Materials & Finishing, Part 1: Movement & Case

The 19.01 is not a conventional watch, nor a conventional design, and for that - it would only make sense with something other than the usual material choices. Firstly, we skew away from precious metals that are non-functional as this contradicts our philosophy of value; this leaves materials such as steel, titanium or bronze for the case. The latter can cause issues with allergies, and personally, we’re not so fond of the aged aesthetic - it doesn’t suit our design language. 

Steel is a much colder feeling material due to its heat transfer properties: higher thermal conductivity than titanium means that it transfers heat faster and doesn’t have the same organic feeling on the wrist, especially when you first put the watch on. Given our desire for a mixture of brushed and polished surfaces on the watch, grade 5 titanium (in reality, a titanium-aluminum-vanadium alloy) was the only choice: pure (grade 2) titanium has a different aesthetic - it’s darker - but it cannot be polished without oxidation spots.

The 19.01’s case really needs these alternating polished-brushed interfaces - the concave polished bezel has texture without visibly identifiable reflections, plus forms a visually continuous interface with the curved box sapphire; the brushed caseband gives a sense of solidity, and the polished convex lug tops emphasise the ‘MING twist’. The crown’s form does the same - it’s a mixed of polished (outer); bead blasted (inside fluting) and circular brushed about the logo (the axial end). Edges are radiused to 0.1mm to prevent sharp edges, but retain crispness.

Traditional haute horology finishes on a movement involve polishing of functional surfaces and brushing of others; polished anglage on plates and bridges, and some form of striping or perlage on the surface of the bridges themselves. The higher the polish, the deeper and more three-dimensional the stripes, the higher the assumed level of finish. Whilst these are visually beautiful and mostly functionally justified, they simply do not fit with our design language. We elected to retain the high grade functional finishes on working surfaces (i.e. black polished pinion leaves, pivots etc) and anglage on bridges, our desired aesthetic is more modern and technical - and the movement should be, too.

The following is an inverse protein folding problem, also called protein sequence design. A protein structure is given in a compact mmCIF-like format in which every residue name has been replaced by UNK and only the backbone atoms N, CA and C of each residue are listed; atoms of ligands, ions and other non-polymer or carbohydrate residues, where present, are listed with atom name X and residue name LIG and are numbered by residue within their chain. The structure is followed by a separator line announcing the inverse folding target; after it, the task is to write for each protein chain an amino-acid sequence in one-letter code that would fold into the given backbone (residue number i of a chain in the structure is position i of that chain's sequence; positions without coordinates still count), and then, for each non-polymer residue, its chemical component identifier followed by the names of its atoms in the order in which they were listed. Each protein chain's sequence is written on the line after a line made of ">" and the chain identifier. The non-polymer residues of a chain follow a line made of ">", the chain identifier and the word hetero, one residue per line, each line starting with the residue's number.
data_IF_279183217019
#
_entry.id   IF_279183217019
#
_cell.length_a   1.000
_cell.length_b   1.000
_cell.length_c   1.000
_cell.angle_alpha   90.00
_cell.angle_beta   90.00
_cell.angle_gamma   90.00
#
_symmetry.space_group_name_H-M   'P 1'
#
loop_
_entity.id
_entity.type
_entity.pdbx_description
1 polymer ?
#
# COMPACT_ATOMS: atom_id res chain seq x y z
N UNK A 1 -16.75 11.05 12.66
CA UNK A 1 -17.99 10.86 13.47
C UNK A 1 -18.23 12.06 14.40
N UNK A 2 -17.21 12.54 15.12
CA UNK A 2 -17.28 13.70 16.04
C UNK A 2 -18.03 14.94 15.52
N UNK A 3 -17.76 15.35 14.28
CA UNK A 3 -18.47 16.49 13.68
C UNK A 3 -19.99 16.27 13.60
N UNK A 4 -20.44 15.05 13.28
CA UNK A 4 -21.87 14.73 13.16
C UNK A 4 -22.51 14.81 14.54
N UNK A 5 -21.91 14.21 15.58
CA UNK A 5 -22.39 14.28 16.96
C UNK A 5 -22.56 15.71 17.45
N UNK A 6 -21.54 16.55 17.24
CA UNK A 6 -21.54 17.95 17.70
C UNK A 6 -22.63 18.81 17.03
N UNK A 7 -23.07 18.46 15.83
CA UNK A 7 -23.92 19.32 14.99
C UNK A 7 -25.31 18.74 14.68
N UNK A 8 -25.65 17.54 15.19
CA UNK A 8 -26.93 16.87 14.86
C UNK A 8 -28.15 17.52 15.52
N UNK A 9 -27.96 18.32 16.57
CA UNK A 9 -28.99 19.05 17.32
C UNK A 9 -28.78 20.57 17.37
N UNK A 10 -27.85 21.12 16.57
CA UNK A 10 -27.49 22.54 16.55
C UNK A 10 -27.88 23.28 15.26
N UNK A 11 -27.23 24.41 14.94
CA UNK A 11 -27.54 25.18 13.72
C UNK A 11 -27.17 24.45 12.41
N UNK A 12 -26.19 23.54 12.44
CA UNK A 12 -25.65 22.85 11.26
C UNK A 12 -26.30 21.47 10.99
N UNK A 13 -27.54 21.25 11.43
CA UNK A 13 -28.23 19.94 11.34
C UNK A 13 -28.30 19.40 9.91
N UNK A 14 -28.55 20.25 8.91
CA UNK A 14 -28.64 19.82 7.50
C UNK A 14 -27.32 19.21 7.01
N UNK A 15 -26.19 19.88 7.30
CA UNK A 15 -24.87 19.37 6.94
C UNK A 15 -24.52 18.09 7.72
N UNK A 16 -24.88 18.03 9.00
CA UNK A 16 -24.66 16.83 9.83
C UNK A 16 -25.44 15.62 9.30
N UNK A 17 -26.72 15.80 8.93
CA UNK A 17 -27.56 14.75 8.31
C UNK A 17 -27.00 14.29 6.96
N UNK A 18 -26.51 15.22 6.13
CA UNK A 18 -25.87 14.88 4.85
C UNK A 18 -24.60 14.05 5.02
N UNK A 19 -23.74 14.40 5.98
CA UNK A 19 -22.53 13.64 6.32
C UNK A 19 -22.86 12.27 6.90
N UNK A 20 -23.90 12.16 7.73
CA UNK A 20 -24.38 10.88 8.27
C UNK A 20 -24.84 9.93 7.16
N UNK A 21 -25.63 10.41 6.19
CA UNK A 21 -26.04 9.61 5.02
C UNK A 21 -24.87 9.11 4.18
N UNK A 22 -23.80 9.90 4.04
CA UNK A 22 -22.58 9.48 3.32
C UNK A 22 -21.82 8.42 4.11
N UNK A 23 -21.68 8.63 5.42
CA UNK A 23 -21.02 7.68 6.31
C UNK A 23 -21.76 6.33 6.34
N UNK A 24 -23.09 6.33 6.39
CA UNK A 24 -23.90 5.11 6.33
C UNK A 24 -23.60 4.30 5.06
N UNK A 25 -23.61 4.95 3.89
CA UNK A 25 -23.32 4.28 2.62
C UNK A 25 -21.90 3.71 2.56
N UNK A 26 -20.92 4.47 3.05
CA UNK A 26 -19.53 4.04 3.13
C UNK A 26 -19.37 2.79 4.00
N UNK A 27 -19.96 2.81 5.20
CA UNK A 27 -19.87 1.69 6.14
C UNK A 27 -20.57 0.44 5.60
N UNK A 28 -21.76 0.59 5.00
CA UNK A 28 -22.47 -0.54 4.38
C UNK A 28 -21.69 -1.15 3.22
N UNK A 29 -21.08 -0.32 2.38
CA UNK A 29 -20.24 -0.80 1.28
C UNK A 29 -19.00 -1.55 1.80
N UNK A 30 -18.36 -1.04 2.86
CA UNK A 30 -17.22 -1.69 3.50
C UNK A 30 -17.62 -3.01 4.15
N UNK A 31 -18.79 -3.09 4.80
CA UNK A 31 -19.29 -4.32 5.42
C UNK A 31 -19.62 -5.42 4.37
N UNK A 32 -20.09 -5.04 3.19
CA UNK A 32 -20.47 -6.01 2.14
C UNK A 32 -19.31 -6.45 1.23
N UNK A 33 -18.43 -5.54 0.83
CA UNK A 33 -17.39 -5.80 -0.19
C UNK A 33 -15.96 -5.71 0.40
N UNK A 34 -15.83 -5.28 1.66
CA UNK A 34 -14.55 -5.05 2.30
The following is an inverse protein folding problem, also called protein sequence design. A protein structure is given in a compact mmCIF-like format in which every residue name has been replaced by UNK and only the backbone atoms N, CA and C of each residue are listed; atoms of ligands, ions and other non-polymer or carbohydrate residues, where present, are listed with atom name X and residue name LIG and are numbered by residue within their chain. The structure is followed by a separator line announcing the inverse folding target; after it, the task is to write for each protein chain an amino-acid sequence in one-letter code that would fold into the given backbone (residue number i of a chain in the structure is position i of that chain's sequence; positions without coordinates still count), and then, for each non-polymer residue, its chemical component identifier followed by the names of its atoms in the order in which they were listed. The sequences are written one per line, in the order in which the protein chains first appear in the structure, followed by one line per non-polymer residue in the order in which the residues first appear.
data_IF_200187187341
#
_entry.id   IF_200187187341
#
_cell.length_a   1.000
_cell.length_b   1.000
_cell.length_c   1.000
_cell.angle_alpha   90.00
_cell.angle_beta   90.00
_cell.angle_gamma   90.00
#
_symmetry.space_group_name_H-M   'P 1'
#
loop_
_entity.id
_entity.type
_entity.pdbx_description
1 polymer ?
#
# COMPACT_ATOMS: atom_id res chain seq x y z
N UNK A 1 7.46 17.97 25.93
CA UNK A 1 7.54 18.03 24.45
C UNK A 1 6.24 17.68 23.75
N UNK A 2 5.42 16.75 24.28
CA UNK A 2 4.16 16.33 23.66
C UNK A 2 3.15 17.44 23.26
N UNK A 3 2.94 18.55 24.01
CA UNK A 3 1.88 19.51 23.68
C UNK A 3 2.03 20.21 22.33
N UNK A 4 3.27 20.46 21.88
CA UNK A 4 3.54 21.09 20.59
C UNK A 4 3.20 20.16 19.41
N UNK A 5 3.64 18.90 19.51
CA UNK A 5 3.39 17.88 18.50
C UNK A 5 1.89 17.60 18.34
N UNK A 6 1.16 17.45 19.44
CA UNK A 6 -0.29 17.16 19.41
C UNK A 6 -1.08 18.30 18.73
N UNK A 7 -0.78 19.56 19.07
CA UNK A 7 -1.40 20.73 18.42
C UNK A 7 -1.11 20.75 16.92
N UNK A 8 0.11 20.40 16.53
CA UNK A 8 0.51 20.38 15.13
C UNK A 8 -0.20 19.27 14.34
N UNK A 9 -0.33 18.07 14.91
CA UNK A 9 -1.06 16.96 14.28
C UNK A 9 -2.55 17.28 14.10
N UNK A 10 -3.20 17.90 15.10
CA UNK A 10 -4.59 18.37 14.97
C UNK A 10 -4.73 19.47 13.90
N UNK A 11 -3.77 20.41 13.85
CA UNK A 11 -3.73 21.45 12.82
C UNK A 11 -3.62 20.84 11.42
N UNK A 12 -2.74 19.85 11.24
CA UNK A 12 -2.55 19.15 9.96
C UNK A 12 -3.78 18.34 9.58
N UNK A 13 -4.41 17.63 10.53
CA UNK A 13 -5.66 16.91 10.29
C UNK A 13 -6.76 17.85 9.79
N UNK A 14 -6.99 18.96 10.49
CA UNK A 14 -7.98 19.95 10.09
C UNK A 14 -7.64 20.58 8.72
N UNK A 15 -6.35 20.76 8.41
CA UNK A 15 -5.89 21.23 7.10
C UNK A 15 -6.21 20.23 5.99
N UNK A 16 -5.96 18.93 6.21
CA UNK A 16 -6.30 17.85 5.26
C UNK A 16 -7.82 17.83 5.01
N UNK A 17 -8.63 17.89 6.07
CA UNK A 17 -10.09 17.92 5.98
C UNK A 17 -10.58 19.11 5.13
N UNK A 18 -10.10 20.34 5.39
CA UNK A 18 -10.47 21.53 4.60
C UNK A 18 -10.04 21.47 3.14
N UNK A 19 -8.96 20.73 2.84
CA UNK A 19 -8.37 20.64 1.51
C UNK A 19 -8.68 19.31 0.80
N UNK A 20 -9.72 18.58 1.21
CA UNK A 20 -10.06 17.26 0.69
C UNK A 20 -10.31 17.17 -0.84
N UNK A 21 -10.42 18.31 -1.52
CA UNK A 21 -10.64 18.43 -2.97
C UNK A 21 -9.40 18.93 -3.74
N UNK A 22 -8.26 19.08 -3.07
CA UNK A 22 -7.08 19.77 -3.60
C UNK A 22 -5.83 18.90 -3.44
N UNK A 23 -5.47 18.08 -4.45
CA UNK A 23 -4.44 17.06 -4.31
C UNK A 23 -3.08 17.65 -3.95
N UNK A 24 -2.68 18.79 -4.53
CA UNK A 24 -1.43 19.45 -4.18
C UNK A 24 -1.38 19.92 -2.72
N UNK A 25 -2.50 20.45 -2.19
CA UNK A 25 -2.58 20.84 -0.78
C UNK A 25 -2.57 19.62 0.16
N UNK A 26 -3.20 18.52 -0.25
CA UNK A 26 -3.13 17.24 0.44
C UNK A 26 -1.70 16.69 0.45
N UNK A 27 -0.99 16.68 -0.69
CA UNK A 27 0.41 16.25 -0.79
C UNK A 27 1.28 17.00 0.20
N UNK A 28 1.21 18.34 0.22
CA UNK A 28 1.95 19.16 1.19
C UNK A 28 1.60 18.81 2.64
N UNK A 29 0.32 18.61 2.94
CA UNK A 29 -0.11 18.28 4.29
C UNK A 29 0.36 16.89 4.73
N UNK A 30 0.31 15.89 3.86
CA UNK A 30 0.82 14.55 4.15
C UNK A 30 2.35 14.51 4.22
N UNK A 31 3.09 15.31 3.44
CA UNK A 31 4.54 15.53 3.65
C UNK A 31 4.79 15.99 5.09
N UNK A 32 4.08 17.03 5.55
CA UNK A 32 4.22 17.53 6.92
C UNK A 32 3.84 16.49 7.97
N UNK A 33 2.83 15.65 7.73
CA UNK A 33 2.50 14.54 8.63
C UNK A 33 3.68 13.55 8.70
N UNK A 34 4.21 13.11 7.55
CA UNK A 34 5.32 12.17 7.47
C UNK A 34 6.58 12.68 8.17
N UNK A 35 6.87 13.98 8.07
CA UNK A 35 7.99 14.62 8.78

The movement baseplate and bridges are two very slightly different tones of anthracite grey to offset each other and give a much greater sense of depth than the physical dimensions would suggest; the dial side is darker to afford better contrast and visibility to the front sapphire etching (since it’s visible through the dial). The rear side is toned to visually continue into the case itself, which employs no spacer rings for maximum rigidity. This is necessary for the 19.01’s construction as a very rigid surface is required to mount the box sapphire crystals without the risk of separation. 

The lower movement plate is bead blasted, but the upper bridges are not - bead blasting would soften the edges of the anglage, so the surface is actually very finely rough-brushed before coating. Even the anthracite coating itself is a deliberate choice for longevity: unlike conventional nickel plating, it’s difficult to stain or pick up oil, and completely protects the bridge surfaces from corrosion. Best of all - it fits the personality of the 19.01 perfectly. MT

Please click here to continue reading "Materials & Finishing, Part 2"